Most lessons are concerned with changing the student’s swing. Often, this is done with little regard for how it feels to the student because the teacher believes the information is correct and more important than the “feels” of the student. “Stick with it until it’s comfortable” is often the message. This directive methodology was put on Twitter for public consumption a short time back:

    On the other hand, the professional player is an expert at making a score and understands the intangible side of the game. The intangible side says: “Mechanics cannot stand alone in making a good player.” The intangible side understands “people feel things differently”; ask Jim Furyk to swing like Dustin Johnson, or vice versa. This means something that looks good to us may not feel right to someone else.

    The intangible side lets us know that mechanics and feels must walk together in order for the player to succeed. From Ben Hogan’s book:

    “What I have learned I have learned by laborious trial and error, watching a good player do something that looked right to me, stumbling across something that felt right to me, experimenting with that something to see if it helped or hindered, adopting it if it helped, refining it sometimes, discarding it if it didn’t help, sometimes discarding it later if it proved undependable in competition, experimenting continually with new ideas and old ideas and all manner of variations until I arrived at a set of fundamentals that appeared to me to be right because they accomplished a very definite purpose, a set of fundamentals which proved to me they were right because they stood up and produced under all kinds of pressure.”

    Hogan beautifully described the learning process that could develop the swings of great players like DJ, Furyk, Lee Trevino, Jordan Spieth, Nicklaus, etc.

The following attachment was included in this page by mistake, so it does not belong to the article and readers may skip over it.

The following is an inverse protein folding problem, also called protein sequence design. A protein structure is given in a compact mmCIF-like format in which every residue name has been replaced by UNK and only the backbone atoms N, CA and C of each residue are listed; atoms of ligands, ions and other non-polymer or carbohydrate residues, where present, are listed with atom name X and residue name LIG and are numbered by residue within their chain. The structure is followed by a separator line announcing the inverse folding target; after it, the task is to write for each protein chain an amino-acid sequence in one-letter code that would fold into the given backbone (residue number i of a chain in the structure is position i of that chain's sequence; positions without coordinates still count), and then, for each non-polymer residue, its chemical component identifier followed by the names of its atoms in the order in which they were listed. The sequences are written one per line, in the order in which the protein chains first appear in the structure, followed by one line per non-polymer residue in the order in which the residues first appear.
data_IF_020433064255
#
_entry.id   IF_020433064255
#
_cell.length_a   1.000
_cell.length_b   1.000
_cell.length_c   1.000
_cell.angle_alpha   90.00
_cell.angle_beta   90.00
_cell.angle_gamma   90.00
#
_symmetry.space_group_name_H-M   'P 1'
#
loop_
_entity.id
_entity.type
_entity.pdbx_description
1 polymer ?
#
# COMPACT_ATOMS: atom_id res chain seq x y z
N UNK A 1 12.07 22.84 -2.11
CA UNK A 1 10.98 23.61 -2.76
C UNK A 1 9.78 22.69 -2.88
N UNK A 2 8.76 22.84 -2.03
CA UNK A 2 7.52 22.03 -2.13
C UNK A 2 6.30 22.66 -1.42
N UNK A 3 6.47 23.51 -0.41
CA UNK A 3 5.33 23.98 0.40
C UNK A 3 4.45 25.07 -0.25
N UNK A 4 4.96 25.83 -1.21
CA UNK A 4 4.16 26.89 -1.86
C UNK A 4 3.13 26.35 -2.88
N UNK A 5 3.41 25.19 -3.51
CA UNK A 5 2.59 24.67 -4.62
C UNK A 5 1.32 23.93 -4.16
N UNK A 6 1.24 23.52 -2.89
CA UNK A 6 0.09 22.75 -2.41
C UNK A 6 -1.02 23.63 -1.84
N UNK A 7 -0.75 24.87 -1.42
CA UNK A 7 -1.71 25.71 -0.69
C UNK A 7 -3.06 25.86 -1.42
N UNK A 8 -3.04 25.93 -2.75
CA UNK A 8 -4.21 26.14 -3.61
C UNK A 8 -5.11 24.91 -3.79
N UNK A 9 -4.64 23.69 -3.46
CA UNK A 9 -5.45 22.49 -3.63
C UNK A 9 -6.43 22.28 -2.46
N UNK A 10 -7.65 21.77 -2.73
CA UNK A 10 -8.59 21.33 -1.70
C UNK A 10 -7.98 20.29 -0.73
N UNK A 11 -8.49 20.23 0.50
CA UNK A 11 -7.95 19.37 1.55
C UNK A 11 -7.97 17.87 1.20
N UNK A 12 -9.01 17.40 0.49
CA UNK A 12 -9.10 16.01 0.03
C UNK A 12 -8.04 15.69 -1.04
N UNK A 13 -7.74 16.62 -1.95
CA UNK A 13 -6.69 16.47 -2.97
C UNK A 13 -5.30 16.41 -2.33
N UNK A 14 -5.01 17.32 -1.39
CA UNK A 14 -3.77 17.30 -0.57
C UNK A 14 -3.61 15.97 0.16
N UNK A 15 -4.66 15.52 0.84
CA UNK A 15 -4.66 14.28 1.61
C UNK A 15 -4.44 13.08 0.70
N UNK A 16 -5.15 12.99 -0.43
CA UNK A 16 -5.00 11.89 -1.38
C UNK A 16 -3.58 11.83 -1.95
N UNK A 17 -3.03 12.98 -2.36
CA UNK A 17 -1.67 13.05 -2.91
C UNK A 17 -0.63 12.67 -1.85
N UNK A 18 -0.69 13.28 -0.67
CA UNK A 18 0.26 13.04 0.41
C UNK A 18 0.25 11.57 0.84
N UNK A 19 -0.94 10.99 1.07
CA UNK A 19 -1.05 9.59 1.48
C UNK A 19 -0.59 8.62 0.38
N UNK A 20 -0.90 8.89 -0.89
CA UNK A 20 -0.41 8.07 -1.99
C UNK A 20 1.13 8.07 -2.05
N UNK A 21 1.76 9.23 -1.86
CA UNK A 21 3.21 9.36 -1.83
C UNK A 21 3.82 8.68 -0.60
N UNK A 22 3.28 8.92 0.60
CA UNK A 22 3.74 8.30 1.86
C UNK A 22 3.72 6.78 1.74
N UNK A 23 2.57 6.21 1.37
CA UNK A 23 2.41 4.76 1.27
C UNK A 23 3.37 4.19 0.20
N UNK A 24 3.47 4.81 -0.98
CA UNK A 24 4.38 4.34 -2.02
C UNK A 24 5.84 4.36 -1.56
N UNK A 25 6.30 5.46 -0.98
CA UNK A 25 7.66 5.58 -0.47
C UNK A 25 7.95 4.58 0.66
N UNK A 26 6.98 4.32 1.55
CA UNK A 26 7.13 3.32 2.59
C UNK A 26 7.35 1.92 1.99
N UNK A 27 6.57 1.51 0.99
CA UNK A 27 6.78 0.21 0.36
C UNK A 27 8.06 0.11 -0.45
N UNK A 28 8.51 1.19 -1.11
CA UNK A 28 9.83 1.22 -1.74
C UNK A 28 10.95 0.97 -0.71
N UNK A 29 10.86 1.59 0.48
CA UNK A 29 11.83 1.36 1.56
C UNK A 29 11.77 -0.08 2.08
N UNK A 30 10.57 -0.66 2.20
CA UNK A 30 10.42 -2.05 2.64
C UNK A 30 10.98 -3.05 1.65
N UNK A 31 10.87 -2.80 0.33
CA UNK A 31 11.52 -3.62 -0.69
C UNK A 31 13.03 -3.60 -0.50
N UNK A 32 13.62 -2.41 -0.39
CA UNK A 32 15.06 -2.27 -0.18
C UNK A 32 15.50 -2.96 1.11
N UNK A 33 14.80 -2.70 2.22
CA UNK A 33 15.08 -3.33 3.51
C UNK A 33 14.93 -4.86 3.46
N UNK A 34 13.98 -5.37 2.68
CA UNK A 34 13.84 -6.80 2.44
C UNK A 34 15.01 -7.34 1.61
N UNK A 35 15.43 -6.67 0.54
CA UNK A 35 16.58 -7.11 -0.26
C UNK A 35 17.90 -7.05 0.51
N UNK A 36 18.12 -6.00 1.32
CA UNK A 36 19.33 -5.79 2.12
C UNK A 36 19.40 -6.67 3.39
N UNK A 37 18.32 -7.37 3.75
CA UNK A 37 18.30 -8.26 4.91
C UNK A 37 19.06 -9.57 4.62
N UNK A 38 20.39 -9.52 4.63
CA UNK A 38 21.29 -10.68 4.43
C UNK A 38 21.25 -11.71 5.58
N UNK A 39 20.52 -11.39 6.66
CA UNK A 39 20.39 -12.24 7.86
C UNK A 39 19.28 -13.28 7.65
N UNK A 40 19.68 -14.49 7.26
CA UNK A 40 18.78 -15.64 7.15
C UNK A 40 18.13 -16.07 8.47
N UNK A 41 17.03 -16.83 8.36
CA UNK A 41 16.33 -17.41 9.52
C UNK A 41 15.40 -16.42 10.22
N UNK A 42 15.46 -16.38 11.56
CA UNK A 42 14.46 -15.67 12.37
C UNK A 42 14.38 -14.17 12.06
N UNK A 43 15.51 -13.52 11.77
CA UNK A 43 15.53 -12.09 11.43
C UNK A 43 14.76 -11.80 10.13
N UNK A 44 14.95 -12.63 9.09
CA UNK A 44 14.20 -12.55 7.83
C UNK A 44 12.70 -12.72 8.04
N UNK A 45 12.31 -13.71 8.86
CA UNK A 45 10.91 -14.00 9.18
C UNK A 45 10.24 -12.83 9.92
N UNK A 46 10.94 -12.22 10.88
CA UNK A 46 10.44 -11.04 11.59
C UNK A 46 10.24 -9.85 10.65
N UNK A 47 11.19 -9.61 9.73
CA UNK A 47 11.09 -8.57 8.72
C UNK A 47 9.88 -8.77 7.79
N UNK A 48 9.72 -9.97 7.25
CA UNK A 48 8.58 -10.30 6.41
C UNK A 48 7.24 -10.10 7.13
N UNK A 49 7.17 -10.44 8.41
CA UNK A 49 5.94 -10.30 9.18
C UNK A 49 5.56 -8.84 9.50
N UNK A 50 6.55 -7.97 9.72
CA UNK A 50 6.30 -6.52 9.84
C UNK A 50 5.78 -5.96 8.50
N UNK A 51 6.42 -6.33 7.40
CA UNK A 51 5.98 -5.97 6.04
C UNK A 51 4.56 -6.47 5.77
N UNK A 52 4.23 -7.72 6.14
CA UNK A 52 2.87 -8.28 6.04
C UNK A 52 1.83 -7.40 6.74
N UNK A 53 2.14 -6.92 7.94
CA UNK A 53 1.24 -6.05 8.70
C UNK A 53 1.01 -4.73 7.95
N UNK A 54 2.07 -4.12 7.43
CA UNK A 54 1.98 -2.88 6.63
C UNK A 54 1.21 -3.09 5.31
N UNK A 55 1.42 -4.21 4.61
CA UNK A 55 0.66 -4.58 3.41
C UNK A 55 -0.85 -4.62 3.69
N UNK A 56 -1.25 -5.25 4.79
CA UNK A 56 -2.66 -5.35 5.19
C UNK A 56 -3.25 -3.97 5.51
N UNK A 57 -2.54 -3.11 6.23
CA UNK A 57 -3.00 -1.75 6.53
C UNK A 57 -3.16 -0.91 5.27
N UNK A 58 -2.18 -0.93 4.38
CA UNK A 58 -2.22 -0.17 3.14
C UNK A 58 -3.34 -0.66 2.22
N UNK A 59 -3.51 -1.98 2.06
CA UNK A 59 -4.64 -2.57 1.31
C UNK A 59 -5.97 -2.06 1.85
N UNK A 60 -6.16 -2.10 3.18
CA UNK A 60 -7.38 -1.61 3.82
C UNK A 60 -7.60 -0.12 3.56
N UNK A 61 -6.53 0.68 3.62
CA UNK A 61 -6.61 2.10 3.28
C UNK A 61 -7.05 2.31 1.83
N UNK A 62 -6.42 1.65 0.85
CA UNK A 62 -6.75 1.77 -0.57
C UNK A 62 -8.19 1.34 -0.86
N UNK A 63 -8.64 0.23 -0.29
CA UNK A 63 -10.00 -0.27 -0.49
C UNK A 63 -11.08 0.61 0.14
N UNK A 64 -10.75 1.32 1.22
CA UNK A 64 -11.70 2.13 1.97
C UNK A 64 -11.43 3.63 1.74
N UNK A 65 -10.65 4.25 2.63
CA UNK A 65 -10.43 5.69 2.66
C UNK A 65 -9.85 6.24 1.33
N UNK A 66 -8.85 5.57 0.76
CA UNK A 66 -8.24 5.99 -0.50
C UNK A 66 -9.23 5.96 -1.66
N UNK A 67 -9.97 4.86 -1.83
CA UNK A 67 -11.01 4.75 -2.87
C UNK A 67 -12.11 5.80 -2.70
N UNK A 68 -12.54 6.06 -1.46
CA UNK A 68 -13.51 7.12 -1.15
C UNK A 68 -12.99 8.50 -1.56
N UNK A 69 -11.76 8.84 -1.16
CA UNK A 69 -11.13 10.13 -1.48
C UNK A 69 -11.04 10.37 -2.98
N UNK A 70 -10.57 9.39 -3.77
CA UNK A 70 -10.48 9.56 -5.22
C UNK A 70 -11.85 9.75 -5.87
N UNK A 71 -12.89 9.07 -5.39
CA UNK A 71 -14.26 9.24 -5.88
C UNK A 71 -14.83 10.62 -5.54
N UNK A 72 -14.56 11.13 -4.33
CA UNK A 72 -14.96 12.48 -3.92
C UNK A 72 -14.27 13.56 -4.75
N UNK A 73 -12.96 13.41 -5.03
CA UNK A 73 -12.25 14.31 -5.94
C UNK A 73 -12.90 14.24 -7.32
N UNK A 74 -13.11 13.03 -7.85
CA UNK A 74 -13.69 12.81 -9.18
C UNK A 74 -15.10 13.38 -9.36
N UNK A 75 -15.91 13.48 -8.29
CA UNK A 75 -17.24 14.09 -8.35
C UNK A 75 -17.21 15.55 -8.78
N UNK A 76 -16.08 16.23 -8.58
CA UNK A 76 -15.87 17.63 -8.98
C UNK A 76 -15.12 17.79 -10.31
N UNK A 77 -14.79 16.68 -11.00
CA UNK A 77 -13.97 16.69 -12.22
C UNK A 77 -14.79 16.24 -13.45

Bob Toski is still teaching. Steve Elkington is helping to bring us the insight of Jackie Burke. Hal Sutton has a beautiful teaching facility outside of Houston. And so on. Just like mechanics and feels, it’s not either-or – the best message comes from both teachers and players.

    Lately, it seems the scale has swung more to one side; let us not forget the value of insights brought to us by the players who have best mastered the game.

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    Woods, Rahm, Rickie, J-Day headline Torrey field

    By Golf Channel DigitalJanuary 20, 2018, 12:47 am

    Tiger Woods is set to make his 2018 debut.

    Woods is still part of the final field list for next week’s Farmers Insurance Open, the headliner of a tournament that includes defending champion Jon Rahm, Hideki Matsuyama, Justin Rose, Rickie Fowler, Phil Mickelson and Jason Day.

    In all, 12 of the top 26 players in the world are teeing it up at Torrey Pines.

    Though Woods has won eight times at Torrey Pines, he hasn’t broken 71 in his past seven rounds there and hasn’t played all four rounds since 2013, when he won. Last year he missed the cut after rounds of 76-72, then lasted just one round in Dubai before he withdrew with back spasms.

    After a fourth back surgery, Woods didn’t return to competition until last month’s Hero World Challenge, where he tied for ninth. 

    Woods has committed to play both the Farmers Insurance Open and next month's Genesis Open at Riviera, which benefits his foundation. 

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    Even on 'off' day, Rahm shoots 67 at CareerBuilder

    By Ryan LavnerJanuary 20, 2018, 12:36 am

    Jon Rahm didn’t strike the ball as purely Friday as he did during his opening round at the CareerBuilder Challenge.

    He still managed a 5-under 67 that put him just one shot off the lead heading into the weekend.

    “I expected myself to go to the range (this morning) and keep flushing everything like I did yesterday,” said Rahm, who shot a career-low 62 at La Quinta on Thursday. “Everything was just a little bit off. It was just one of those days.”

    Full-field scores from the Career Builder Challenge

    CareerBuilder Challenge: Articles, photos and videos

    After going bogey-free on Thursday, Rahm mixed four birdies and two bogeys over his opening six holes. He managed to settle down around the turn, then made two birdies on his final three holes to move within one shot of Andrew Landry (65).

    Rahm has missed only five greens through two rounds and sits at 15-under 129. 

    The 23-year-old Spaniard won in Dubai to end the year and opened 2018 with a runner-up finish at the Sentry Tournament of Champions. He needs a top-6 finish or better this week to supplant Jordan Spieth as the No. 2 player in the world.